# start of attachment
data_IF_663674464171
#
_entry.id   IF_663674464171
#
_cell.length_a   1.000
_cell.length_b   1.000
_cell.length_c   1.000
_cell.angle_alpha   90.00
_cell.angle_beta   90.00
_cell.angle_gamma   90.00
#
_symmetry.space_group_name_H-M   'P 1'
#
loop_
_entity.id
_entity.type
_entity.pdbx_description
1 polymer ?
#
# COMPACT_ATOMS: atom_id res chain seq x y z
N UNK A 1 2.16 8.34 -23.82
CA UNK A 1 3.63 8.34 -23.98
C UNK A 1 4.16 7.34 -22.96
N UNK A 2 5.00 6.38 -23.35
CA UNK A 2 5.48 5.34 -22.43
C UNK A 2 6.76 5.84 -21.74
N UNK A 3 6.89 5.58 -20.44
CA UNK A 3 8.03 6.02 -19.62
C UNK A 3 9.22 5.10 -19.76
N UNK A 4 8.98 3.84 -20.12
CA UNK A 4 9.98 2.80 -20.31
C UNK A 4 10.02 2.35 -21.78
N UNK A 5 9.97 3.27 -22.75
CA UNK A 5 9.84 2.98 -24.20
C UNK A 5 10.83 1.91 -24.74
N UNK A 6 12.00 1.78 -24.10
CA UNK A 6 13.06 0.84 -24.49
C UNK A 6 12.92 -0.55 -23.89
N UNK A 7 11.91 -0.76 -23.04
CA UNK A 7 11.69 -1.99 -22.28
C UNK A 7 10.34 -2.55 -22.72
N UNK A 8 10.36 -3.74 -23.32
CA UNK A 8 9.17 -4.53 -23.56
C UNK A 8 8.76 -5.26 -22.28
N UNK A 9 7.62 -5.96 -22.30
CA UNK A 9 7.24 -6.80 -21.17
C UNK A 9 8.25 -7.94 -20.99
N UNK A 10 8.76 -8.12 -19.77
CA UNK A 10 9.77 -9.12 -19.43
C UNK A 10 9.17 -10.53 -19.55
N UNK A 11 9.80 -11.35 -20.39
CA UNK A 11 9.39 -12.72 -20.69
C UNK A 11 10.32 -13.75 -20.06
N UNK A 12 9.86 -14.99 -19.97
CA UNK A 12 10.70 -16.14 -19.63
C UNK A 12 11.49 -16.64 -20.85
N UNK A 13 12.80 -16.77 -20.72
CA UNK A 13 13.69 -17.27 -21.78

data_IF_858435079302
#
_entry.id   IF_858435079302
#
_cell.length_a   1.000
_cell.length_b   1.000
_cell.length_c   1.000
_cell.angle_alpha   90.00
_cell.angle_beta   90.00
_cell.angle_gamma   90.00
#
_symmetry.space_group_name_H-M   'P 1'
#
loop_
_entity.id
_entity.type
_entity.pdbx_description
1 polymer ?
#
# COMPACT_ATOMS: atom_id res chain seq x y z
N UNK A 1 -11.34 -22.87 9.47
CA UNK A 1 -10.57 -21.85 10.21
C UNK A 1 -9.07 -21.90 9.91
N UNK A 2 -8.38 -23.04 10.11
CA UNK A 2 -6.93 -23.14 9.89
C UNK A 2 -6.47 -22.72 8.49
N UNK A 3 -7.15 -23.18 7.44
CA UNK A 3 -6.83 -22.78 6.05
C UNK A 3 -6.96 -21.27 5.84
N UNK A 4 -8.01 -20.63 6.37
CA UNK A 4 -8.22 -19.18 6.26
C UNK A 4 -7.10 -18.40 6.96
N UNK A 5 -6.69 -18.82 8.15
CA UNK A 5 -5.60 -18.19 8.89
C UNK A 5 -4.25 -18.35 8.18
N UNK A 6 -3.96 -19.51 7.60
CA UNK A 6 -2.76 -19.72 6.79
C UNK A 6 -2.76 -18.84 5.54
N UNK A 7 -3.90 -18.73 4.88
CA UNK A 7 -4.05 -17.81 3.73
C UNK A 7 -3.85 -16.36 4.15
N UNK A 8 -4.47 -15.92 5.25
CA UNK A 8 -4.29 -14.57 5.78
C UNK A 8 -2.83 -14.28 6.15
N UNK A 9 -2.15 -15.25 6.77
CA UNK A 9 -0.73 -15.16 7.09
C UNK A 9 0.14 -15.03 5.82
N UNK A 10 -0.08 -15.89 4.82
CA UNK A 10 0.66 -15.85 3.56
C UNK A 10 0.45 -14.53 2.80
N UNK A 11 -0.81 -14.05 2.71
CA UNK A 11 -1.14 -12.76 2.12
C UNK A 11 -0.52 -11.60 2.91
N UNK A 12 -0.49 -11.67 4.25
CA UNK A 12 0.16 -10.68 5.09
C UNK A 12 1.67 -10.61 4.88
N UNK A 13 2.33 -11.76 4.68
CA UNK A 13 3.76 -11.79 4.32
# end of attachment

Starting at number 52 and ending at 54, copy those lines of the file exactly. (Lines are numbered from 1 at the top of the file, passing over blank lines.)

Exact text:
CA UNK A 11 9.39 -12.72 -20.69
C UNK A 11 10.32 -13.75 -20.06
N UNK A 12 9.86 -14.99 -19.97